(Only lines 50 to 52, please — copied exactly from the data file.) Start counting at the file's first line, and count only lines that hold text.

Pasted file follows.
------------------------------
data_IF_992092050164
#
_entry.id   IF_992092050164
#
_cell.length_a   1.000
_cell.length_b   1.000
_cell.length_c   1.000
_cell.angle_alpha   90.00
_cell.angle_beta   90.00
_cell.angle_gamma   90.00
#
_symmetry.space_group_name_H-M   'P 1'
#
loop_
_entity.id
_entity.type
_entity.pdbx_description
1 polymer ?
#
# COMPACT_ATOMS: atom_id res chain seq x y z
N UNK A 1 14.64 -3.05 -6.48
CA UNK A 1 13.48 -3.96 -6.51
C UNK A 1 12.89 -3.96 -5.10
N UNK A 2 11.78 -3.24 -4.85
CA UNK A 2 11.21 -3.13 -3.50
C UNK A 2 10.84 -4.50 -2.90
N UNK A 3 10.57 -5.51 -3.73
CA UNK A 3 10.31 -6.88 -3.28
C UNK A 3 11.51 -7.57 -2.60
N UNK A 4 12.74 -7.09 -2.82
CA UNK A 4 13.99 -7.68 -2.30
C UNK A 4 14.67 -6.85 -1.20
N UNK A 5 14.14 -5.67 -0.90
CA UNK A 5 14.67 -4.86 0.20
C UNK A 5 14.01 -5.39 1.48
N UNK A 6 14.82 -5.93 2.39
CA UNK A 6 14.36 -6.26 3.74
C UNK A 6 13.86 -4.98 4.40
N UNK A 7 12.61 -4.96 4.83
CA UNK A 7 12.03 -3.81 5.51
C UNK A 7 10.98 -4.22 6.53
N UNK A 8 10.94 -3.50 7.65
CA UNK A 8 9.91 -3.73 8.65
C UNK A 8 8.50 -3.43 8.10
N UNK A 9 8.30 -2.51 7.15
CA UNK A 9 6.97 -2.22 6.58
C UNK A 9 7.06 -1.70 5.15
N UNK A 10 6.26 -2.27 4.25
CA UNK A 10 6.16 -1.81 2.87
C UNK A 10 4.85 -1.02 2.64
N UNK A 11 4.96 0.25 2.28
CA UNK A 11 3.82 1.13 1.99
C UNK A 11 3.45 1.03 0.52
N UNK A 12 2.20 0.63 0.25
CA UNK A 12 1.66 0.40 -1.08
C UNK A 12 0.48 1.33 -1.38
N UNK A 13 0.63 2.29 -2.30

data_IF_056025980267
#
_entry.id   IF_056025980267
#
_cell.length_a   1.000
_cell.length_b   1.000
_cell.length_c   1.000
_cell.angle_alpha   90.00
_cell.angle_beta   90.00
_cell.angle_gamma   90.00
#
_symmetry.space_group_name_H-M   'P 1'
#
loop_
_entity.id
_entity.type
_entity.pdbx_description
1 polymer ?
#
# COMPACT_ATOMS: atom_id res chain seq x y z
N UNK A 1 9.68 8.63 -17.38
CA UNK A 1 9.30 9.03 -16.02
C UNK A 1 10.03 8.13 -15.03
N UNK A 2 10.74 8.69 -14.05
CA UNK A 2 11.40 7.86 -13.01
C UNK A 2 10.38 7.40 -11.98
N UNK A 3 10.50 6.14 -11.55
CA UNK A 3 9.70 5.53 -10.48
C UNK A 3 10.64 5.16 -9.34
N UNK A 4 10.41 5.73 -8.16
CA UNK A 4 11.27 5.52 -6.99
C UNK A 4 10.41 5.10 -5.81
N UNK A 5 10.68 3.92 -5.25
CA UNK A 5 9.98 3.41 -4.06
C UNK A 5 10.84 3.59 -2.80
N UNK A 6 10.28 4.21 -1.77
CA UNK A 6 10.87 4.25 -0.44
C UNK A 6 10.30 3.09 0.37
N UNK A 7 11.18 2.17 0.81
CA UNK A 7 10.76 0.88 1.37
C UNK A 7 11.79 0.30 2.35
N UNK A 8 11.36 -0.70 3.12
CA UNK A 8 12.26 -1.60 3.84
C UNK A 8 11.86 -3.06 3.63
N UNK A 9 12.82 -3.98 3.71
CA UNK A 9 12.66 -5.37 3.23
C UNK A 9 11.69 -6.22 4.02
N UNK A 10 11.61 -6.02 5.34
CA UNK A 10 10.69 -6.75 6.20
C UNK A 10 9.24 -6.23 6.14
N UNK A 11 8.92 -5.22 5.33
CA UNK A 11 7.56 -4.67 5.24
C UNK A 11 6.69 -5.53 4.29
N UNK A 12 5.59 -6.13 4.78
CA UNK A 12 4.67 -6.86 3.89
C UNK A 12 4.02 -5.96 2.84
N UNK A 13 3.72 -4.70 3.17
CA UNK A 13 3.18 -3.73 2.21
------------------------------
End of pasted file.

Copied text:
C UNK A 10 4.85 -1.02 2.64
N UNK A 11 4.96 0.25 2.28
CA UNK A 11 3.82 1.13 1.99